Shumar, who studied metalsmithing at Ball State, discovered quilting after moving to Vermont and will exhibit “Hot Weather Quilt 2013,” made from jersey mesh, mosquito mesh, key rings, and balloons.

The opening reception for “New Work” will be held Thursday, November 7, 2013 from 5 to 8 PM at the downtown Gallery. Light refreshments will be served, and the artists will be introduced at 6:15 PM. The exhibit will continue through November 30th and may also be viewed during normal business hours: Monday-Friday, 9 AM to 5:30 PM, Saturday, 9 to 3.


Print Exhibit + Photo Exhibit = Artful Feb

David Johnson's Animal Farm

David Johnson’s Animal Farm

Printmaking will headline the gallery show for February in our Annual BSU Print Exhibit. Spearheaded by BSU professors David and Sarojini Johnson, the exhibit always includes a few of their top students, as well as their own. David is known for his multi-colored relief prints that often depict farm animals, crows, or portraits of people in public settings. His wife, Sarojini, typically produces intaglio prints with a decidedly decorative – exotic – flavor. Vines, birds, the moon are often framed in floral vines, textures and twilight colors. “Frog and Lily” depicts a blue frog, beautifully textured, with orange lilies on yellow-green lily pads.

David Johnson works from life. What he sees, people he knows, animals in pens at the fair. The artist determines the focal point in his bold and colorful scenes; crows, people, or pastel-colored pigs in pens. We can’t look away, as the images are so familiar to us, yet take on a dream quality by their isolation, colors, arrangements. The artists sees, and wants us, his viewers, to see, too.  There will be a short talk by the artists at 6 PM about their work and this exhibit, which includes students, Terre Keck and Brandon Beeson.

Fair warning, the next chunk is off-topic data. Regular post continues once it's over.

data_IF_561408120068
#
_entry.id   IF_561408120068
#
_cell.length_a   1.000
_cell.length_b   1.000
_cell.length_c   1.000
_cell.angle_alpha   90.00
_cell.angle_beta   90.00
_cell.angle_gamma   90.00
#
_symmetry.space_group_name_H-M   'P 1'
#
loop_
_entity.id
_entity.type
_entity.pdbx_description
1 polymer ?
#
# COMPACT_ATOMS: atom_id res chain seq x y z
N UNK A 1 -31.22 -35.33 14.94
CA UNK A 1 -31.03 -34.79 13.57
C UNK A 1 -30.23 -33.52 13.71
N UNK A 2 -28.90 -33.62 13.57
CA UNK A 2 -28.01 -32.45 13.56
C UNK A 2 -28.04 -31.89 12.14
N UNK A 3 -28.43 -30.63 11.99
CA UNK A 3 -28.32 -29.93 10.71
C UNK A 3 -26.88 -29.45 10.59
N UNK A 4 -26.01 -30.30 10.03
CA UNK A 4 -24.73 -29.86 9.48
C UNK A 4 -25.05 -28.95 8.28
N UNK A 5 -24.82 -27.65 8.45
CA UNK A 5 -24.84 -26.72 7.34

The Annual BSU Print Exhibit will open in our gallery on Thursday, February 7, 2013 at 5 PM.  A new, second exhibit will open our “Small Exhibit Series” with photos by recent BSU grad Amelia Morris. “I like to think of the work as a series of public and private confessions, ” offers Morris, “my post-grad blues.”  There will be talk about this exhibit at 6:30.

Light refreshments will be served. The opening hours are 5 to 8 PM. For more information, call Gordy Fine Art & Framing at (765)284-8422 or email,

Sarojini Johnson's seductive intaglio prints invite a storyline for the viewer.

Sarojini Johnson’s seductive intaglio prints invite a storyline for the viewer.

Feb 2013
AUTHOR cskadmin

Framing, Gallery, News

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Sunlight in the Gallery

The gallery looks beautiful this time of year.  Strong sunlight sneaks in under the awning and bounces off the 100-year old polished wood floor, giving the whole space a perfect “artist’s light.”  Coffee and cookies await guests – a recent addition to our daily customer service list. On the wall – that beautiful, historic, absolutely authentic gallery way – Larry Graham’s photos and (surprise) rather abstract paintings hang. Good stuff.  Graham was our professor at Ball State University, and we are so pleased to exhibit his work. He has many followers, friends, former students, and they still trickle in, catching these last days of his show, up through November 30th.

Then comes the Annual Salon Show, opening on December 6th! We represent two dozen artists (listed below), and for the Annual Salon, we exhibit up to 3 pieces from each of them.  This is one of the times we are most pleased to have a hanging system in place on our gallery wall. Trying to arrange up to 50 pieces of art is tough, but it would ruin our beloved wall if we were placing nails each time, and we don’t have to do that. (We installed a Walker Hanging System years ago; no nails!) The Annual Salon is typically our greatest challenge, as far as art hangings go, but the resulting exhibit is always breathtaking. Fortunately, the exhibit stays up for two months, through January 31, 2013.  Pieces that sell, in the meantime, can be easily removed and some minor tweaking will correct the arrangement of paintings, drawings and prints.

Please consider bringing any of your out-of-town guests downtown for a gallery visit, complete with coffee and cookies. They will get a good look at the dynamic art scene we enjoy here in Muncie and Delaware County. Perhaps they’ll even want to take some art home! GFAF artists include: Kim Anderson (pottery), Scott Anderson (painting), Sue Beach (pottery), Carol Burt (pottery), David Dale (pastels), Eric Ernstberger (acrylics), Jim Faulkner (watercolors), Charlene George (oils), Brian Gordy (watercolors), Corey Hagelberg (printmaking), David Johnson (printmaking), Sarojini Johnson (printmaking), Suzanne Marie Lambert (acrylics), Paul Laseau (watercolor), Cheryl Anne Lorance (bronze & glass sculptures) Jan McCune (jewelry), Alan Patrick (oils), John Peterson (pottery), Martin Price (pottery), Margie Prim (oils) and Carol Strock-Wasson (oils).

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Nov 2012
AUTHOR cskadmin